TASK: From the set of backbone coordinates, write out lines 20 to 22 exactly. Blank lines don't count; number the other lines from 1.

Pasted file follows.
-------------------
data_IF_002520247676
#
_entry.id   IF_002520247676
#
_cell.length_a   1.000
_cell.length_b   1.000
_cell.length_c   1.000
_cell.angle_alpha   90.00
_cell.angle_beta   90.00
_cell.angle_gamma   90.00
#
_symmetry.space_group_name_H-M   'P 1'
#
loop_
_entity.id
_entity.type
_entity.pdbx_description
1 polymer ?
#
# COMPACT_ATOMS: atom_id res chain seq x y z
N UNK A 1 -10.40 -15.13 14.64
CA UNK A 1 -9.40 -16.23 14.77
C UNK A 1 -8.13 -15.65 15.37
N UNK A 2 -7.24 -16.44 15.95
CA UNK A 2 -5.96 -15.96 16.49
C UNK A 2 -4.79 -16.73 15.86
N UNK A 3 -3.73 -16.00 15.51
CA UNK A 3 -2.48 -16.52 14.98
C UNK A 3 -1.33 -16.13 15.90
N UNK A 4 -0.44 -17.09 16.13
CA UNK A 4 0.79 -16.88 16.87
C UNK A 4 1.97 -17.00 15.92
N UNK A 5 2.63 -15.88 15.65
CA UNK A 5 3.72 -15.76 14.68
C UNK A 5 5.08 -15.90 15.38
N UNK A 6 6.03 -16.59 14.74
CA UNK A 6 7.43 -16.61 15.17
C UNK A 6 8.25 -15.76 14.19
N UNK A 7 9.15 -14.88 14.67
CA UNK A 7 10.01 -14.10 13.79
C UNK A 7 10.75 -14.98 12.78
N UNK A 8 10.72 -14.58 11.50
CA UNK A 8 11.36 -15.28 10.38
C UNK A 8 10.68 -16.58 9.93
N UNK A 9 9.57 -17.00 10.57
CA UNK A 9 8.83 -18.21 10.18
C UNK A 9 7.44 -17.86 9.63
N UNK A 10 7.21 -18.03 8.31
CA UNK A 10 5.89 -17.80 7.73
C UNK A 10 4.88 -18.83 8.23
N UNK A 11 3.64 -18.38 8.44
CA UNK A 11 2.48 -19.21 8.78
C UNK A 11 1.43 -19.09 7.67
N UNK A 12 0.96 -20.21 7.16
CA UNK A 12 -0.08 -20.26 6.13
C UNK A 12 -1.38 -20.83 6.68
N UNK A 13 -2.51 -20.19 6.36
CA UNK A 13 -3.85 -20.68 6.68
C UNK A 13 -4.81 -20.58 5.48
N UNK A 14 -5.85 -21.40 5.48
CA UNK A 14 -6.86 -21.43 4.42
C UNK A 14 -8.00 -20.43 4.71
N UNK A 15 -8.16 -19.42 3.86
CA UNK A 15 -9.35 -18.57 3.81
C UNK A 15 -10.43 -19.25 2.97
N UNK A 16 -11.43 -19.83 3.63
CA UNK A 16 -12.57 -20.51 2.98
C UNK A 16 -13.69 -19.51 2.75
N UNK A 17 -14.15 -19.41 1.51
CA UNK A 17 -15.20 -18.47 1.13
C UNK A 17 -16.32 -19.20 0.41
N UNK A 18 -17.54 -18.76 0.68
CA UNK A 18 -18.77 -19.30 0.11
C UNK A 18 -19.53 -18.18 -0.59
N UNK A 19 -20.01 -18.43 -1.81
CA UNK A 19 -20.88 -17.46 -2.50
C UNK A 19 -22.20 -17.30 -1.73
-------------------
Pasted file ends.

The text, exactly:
# COMPACT_ATOMS: atom_id res chain seq x y z
N UNK A 1 -10.40 -15.13 14.64
CA UNK A 1 -9.40 -16.23 14.77